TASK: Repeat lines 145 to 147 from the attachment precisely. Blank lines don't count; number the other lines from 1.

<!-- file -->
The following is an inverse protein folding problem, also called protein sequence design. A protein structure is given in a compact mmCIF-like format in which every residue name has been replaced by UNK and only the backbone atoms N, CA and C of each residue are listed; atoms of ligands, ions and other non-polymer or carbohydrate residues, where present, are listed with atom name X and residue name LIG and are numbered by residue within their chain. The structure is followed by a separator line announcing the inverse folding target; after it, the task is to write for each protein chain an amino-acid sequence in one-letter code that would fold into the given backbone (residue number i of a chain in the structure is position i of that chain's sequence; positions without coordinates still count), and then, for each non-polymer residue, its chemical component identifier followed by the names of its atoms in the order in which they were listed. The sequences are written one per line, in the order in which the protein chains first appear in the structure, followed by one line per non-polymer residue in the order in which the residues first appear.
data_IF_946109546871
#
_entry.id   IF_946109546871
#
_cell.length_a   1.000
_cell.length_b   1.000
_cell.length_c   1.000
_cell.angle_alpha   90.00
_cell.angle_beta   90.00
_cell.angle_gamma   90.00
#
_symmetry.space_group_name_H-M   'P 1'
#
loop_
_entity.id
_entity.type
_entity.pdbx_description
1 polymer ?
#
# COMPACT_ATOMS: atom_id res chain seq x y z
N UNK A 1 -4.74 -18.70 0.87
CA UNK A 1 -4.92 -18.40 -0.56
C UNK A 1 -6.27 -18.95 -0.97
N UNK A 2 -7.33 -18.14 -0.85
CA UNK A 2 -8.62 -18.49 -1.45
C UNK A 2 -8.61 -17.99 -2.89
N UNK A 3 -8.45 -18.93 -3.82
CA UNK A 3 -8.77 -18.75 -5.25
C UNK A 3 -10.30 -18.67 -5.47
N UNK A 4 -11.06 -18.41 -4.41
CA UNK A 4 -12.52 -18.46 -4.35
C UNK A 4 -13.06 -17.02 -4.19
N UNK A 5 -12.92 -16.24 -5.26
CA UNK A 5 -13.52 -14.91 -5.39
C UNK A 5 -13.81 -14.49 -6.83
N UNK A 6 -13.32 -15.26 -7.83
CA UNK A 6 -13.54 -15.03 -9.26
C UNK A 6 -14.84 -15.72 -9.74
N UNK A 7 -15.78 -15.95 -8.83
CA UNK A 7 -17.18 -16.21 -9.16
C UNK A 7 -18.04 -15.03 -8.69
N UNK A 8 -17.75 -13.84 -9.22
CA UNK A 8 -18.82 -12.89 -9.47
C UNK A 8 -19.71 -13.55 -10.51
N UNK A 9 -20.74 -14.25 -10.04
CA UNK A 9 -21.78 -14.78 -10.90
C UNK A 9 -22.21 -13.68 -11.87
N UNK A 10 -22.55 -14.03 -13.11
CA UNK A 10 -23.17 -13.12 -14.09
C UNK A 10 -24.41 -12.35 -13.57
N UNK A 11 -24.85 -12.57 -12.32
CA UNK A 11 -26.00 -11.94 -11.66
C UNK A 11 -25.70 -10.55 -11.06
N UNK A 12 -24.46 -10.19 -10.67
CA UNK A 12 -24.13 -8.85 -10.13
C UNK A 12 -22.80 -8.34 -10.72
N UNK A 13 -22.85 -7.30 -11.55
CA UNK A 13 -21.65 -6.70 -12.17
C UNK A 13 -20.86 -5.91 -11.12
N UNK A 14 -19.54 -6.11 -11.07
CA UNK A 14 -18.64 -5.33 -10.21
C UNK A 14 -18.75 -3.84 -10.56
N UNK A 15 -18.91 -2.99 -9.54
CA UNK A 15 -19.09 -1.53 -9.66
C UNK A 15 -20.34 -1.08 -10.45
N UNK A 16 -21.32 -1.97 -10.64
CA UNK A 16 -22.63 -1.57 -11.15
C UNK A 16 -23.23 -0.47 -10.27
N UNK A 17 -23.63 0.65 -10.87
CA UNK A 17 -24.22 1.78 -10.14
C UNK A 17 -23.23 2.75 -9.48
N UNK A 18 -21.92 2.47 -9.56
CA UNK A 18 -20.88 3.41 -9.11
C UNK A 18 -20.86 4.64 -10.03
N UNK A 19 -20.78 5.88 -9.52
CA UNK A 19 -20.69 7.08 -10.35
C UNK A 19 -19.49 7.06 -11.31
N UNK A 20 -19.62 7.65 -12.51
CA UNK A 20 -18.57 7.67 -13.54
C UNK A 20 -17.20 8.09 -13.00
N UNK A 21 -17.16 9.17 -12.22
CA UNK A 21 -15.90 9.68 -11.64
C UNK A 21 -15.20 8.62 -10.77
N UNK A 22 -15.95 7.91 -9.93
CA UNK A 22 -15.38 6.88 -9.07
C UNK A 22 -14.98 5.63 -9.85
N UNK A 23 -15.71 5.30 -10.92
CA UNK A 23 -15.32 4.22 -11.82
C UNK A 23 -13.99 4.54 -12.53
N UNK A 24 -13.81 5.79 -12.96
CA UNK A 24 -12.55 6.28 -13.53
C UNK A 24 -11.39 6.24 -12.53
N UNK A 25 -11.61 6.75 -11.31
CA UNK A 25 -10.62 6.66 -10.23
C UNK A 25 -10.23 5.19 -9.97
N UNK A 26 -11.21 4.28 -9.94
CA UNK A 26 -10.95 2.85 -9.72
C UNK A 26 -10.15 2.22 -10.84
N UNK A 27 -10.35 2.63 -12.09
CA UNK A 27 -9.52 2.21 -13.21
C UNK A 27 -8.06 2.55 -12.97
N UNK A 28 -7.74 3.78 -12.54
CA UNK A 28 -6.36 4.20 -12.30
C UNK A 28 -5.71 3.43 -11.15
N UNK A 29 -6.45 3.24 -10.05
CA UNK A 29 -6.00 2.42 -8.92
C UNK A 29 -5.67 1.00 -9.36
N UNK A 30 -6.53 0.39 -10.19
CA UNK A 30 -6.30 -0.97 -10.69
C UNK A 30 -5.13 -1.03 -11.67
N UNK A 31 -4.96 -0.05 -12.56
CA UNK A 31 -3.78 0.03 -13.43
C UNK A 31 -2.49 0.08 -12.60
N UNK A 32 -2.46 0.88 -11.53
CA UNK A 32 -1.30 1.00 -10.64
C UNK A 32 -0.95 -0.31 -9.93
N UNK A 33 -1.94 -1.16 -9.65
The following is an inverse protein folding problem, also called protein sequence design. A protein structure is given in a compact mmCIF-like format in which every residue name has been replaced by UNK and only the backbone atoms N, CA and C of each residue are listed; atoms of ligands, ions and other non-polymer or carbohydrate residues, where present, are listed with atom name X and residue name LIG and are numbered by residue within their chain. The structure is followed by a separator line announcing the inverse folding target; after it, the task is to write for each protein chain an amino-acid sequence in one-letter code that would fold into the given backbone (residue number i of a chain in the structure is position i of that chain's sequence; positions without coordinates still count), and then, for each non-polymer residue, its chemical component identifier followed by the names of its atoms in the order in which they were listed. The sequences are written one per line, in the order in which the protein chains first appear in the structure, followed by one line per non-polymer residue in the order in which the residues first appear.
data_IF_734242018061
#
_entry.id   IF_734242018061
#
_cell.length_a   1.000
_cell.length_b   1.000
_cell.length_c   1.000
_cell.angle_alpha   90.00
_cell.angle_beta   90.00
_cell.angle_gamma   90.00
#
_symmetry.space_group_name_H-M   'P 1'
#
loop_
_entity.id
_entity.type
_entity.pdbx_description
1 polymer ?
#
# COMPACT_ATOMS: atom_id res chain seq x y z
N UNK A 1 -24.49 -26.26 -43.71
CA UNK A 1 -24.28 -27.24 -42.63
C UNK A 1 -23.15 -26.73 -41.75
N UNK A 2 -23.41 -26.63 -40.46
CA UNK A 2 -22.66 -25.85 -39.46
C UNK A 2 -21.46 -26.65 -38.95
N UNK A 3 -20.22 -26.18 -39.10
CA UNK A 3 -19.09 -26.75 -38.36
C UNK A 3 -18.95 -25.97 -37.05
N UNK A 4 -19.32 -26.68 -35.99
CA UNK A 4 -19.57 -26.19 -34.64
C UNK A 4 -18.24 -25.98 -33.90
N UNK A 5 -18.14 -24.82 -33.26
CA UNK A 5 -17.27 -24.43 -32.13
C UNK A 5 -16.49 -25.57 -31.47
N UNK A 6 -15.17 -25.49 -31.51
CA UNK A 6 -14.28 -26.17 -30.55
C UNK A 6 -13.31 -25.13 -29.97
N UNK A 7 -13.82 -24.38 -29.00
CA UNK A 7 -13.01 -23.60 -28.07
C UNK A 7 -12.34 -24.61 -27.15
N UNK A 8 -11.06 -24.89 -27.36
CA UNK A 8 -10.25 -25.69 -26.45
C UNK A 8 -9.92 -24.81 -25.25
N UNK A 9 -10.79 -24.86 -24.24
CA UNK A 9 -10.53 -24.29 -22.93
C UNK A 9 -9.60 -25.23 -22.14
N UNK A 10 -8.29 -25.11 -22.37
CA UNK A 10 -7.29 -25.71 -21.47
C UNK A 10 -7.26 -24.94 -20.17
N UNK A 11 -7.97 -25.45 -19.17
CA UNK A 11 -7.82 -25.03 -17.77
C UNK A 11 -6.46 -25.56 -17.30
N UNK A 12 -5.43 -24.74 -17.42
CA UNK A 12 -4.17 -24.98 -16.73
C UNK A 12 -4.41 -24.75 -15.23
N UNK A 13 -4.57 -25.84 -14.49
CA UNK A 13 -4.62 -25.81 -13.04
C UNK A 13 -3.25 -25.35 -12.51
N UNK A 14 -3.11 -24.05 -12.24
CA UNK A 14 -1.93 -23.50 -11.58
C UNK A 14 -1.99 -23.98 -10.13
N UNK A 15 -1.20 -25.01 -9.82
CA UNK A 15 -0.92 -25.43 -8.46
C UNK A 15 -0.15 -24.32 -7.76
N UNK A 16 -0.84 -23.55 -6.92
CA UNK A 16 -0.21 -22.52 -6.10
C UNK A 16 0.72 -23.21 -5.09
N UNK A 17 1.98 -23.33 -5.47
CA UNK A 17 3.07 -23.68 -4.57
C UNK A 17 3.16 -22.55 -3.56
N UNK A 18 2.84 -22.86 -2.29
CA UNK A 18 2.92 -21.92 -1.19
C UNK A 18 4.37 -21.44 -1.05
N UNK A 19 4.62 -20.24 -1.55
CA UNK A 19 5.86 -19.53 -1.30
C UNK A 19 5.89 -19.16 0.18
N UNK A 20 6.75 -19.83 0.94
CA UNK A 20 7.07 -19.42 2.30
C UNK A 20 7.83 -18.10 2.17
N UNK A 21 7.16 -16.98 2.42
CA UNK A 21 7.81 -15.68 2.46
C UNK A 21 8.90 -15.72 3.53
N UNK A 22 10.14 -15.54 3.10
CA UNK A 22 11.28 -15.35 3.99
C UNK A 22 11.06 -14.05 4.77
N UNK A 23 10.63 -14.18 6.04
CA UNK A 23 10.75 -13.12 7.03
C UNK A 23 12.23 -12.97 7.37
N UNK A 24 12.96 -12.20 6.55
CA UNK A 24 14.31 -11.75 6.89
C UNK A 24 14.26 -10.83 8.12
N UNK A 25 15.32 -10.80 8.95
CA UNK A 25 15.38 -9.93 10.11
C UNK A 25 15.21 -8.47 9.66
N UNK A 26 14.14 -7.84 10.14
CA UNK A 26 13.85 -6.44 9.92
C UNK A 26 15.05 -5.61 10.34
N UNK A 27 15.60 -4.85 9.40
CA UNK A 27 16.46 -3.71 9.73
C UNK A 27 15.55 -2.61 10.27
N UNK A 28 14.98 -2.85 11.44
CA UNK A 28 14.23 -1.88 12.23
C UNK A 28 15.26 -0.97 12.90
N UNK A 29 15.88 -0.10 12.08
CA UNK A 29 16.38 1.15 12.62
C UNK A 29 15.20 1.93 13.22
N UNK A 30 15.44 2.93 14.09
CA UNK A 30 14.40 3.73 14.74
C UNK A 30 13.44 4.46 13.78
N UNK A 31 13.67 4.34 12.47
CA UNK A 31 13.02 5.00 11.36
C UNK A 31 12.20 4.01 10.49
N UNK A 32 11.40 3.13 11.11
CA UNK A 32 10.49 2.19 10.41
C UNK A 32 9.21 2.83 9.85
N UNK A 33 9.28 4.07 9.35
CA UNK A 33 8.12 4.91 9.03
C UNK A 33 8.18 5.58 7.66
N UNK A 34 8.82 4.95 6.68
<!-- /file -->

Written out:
C UNK A 2 -21.46 -26.65 -38.95
N UNK A 3 -20.22 -26.18 -39.10
CA UNK A 3 -19.09 -26.75 -38.36